It may perhaps be urged that such beliefs as these are on the borderland of psychological and traditional influences. Witches and giants certainly belong to tradition, but on the other hand they are the common factors of the natural mind which readily attributes personal origins to impersonal objects. I am inclined on the whole to attribute the beliefs attachable to the unexplained boulders or unknown monoliths to the eternal questionings in the minds of the uncultured peasants of uncivilised countries similar to those of the unadvanced savage. That the peasant of civilisation should confine his questionings to the by-products of his surroundings and not to the greater subjects which occupy the minds of savages, is only because the greater subjects have already been answered for him by the Christian Church.[266]

[Pg 196] There is a point, however, where psychological and traditional conditions are in natural conjunction, and I will just refer to this. That matters of legal importance should be preserved by the agency of tradition has already been shown to belong to that part of history for which there are no contemporary records, and its importance in this connection has been proved. Equally important from the psychological side is the fact that law is also preserved by tradition where people are unaccustomed to the use of writing, or by reason of their occupation have little use for writing. To illustrate this, I will quote an excellent note preserved by a writer on Cornish superstitions.

"There is an old 'vulgar error'—that no man can swear as a witness in a court of law to any thing he has seen through glass. This is based upon the formerly universal use of blown glass for windows, in which glass the constant recurrence of the greenish, and barely more than semi-transparent bull's eyes, so much distorted the view that it was unsafe for a spectator through glass to pledge his oath to what he saw going on outside. Now, through our present glass, this belief is relegated to the region of forgotten things, but nevertheless it has hold on Westcountry people still. I was, some years since, investigating the case of a derelict ship which had been found off the Scilly Islands, and towed by the pilots into a safe anchorage for the night. Next morning the pilots going out to complete their salvage, saw some men on board the derelict casting off the anchor rope by which they had secured her, but they distinctly declined to swear to the truth of what they had seen, and it turned out that they had seen through glass, by which they meant a telescope. In the same case I found that when these pilots (men intelligent much beyond the average, as all Scillonians are) had, on boarding the derelict (which had, of course,[Pg 197] been deserted by her crew), found a living dog, they had deliberately thrown it overboard. They explained this act of cruelty to me by saying that a ship was not derelict if on board of her was found alive 'man, woman, child, dog, or cat.' And it turned out, on after-investigation, that these were the very words used in an obsolete Act of Parliament of one of the early Plantagenet kings, forgotten centuries ago by the English people, but borne in mind as a living fact by the Scillonians."[267]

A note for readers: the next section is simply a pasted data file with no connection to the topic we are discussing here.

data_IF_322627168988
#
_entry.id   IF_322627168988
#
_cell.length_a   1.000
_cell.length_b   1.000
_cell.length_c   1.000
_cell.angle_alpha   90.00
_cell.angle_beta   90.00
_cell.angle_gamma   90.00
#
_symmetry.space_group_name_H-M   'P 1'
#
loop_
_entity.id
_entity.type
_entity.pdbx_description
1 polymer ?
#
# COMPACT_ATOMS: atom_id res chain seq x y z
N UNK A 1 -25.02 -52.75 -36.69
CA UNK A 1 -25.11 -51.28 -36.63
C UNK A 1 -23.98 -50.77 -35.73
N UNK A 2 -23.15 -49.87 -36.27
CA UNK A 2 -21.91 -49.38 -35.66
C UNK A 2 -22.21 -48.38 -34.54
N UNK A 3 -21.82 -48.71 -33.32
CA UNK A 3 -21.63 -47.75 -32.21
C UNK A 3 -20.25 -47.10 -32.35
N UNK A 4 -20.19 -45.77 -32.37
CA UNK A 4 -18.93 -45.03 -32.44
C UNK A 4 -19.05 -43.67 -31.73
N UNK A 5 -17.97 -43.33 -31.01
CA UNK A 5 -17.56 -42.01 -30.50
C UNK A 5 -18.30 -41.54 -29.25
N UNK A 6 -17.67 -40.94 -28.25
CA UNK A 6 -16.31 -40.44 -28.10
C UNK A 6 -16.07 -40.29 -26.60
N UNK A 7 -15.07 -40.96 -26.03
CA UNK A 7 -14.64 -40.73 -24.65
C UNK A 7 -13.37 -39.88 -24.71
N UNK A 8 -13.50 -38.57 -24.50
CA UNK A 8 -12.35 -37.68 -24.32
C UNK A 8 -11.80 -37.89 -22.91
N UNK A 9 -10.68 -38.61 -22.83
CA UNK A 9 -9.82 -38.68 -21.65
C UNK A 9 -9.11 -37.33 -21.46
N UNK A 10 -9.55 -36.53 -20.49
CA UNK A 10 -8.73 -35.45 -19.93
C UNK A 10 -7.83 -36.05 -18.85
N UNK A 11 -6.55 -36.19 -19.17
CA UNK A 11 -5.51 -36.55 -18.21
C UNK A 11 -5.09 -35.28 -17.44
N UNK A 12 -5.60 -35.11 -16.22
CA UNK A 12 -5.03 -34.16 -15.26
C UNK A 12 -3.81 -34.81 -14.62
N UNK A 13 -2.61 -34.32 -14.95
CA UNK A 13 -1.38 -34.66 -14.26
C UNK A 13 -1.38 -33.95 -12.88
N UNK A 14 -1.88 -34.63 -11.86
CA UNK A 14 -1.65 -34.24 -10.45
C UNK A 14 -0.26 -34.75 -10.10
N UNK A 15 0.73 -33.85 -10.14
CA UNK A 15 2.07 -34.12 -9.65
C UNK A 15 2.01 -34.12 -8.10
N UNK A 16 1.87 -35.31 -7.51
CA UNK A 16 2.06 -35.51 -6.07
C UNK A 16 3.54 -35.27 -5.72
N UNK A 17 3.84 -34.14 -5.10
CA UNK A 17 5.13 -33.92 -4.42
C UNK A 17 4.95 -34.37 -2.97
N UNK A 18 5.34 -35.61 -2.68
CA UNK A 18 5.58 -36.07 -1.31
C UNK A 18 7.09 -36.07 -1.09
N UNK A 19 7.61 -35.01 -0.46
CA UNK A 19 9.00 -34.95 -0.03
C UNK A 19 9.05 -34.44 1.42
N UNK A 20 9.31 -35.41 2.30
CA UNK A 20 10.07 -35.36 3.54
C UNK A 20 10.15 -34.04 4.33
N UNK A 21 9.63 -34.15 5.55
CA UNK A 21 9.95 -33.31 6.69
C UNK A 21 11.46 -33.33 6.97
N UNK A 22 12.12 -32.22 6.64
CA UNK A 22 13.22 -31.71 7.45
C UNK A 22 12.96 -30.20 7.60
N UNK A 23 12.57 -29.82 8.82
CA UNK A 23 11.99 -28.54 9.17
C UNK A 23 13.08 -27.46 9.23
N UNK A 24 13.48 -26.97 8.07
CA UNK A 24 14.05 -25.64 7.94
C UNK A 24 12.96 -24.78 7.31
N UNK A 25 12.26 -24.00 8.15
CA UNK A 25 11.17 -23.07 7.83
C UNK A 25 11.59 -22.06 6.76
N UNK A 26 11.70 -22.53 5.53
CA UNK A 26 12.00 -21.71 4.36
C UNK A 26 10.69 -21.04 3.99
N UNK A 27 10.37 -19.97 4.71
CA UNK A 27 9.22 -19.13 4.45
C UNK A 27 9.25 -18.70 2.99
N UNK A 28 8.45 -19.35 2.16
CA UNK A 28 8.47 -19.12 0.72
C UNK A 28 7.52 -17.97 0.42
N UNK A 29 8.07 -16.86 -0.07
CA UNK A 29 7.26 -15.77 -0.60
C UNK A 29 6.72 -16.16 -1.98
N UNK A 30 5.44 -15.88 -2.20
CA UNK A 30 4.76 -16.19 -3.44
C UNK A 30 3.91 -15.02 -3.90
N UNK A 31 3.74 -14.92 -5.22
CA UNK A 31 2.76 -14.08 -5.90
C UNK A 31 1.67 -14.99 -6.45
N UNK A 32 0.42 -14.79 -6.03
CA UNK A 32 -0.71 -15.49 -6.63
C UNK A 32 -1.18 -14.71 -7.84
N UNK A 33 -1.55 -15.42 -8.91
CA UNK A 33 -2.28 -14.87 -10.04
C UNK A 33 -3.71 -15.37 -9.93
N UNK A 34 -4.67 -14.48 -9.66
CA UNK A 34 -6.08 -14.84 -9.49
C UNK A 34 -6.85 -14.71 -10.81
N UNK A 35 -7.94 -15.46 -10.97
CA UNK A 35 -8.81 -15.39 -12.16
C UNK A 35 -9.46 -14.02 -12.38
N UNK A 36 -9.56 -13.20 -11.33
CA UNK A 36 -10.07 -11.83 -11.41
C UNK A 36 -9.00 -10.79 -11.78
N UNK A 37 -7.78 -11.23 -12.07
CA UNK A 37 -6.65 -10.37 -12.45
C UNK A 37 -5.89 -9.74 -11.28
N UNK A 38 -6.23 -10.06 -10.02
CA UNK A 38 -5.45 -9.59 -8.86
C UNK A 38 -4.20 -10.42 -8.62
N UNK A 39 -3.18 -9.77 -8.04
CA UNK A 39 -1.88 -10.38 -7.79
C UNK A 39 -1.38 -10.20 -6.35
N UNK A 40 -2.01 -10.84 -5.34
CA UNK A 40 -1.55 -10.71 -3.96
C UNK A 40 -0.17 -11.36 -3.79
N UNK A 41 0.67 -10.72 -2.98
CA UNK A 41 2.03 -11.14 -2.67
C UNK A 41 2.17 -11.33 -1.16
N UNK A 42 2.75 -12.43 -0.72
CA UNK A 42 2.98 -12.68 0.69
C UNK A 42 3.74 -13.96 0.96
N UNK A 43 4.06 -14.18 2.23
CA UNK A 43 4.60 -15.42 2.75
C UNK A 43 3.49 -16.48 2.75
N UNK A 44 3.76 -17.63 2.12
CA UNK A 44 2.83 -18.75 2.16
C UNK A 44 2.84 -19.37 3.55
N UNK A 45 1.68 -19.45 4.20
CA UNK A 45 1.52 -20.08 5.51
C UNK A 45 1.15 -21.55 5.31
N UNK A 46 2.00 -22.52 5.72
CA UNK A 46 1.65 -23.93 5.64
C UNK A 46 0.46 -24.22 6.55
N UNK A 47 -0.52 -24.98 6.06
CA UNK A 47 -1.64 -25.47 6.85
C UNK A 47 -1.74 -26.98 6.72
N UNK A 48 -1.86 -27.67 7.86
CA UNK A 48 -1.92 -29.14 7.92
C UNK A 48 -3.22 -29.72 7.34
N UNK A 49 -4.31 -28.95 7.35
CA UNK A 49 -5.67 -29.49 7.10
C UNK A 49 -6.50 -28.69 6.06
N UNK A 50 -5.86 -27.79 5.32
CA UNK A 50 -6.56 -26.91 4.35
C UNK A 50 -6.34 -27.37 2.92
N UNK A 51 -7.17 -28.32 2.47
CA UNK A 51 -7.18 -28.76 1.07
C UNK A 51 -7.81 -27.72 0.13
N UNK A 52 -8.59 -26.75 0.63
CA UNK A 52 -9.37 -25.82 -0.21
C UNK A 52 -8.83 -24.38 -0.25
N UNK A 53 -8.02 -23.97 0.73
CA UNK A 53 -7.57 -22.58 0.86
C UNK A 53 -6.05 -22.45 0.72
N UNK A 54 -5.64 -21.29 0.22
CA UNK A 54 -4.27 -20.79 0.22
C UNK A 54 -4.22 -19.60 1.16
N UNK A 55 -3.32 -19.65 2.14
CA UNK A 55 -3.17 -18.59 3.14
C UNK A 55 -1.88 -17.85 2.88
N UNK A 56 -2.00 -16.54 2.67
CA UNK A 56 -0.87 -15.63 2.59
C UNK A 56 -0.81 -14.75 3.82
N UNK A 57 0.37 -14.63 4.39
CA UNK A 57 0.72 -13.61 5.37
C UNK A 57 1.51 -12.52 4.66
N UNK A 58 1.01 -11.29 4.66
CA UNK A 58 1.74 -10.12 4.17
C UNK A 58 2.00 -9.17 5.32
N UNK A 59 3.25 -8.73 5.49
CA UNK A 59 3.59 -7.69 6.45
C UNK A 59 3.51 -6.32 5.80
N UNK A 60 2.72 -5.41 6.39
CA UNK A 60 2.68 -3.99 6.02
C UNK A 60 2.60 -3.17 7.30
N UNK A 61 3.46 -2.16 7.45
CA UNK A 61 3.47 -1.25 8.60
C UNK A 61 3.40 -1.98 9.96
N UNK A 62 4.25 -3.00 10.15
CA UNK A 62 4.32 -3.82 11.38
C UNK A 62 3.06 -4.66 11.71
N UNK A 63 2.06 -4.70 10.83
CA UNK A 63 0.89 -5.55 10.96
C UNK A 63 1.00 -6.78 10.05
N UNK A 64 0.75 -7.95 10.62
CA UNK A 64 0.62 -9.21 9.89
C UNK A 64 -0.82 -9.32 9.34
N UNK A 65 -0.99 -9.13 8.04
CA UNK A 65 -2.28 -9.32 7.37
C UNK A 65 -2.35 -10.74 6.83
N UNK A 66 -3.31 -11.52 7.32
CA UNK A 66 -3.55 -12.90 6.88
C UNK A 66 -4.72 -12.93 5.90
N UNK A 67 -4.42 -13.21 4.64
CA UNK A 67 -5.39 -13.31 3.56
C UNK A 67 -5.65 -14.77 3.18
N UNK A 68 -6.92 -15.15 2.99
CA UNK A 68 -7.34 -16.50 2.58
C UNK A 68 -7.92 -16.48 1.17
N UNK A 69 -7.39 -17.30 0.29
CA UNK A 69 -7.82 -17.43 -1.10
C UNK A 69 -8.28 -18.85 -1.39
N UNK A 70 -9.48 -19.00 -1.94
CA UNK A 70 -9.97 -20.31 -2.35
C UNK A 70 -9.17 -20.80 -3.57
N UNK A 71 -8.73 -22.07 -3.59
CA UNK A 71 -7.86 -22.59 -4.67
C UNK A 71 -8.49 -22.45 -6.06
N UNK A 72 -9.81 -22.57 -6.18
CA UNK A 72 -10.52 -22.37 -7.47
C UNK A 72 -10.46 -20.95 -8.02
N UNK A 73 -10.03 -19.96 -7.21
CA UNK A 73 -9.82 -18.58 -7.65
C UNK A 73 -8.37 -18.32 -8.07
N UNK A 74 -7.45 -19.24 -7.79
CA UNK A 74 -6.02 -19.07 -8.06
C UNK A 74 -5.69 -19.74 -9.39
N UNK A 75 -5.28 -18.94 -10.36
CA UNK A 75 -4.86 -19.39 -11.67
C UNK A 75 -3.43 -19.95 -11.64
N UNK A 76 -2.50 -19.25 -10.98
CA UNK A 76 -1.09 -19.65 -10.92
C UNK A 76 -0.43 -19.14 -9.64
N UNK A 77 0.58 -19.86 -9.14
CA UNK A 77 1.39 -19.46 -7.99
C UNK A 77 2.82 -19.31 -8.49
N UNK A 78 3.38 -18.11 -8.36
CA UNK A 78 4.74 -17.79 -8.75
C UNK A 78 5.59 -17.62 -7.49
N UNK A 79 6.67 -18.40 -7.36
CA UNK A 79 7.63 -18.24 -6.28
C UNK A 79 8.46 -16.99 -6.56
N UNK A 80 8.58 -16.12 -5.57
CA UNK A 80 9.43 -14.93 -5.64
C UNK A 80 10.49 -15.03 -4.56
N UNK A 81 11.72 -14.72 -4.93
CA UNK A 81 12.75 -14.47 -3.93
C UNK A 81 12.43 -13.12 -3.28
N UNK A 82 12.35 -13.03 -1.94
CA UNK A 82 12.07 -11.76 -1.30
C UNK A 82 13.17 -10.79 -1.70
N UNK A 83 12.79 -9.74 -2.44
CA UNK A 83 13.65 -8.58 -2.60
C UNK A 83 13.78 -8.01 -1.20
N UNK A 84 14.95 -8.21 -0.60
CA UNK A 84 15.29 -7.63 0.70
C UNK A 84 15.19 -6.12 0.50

In some special departments elementary psychological conditions operate in a considerable degree—operate to produce not waifs and strays of primitive thought and belief, but whole classes. Thus in the curious accretion of superstition around the objects connected with church worship, the same agencies are at work. The general characteristic of popular beliefs which originated with, or have grown up around the consecrated objects of the Church, is that such objects are beneficent in their action when employed for any given purpose. Thus, as Henderson says of the North of England, "a belief in the efficacy of the sacred elements in the Eucharist for the cure of bodily disease is widely spread." Silver rings, made from the offertory money, are very generally worn for the cure of epilepsy. Water that had been used in baptism was believed in West Scotland to have virtue to cure many distempers; it was a preventive against witchcraft, and eyes bathed with it would never see a ghost. Dalyell puts the evidence very succinctly. "Everything relative to sanctity was deemed a preservative. Hence the relics of saints, the touch of their clothes, of their tombs, and[Pg 198] even portions of structures consecrated to divine offices were a safeguard near the person. A white marble altar in the church of Iona, almost entire towards the close of the seventeenth century, had disappeared late in the eighteenth, from its demolition in fragments to avert shipwreck." And so what has been consecrated, must not be desecrated. In Leicestershire and Northamptonshire there is a superstitious idea that the removal or exhumation of a body after interment bodes death or some terrible calamity to the surviving members of the deceased's family.[268]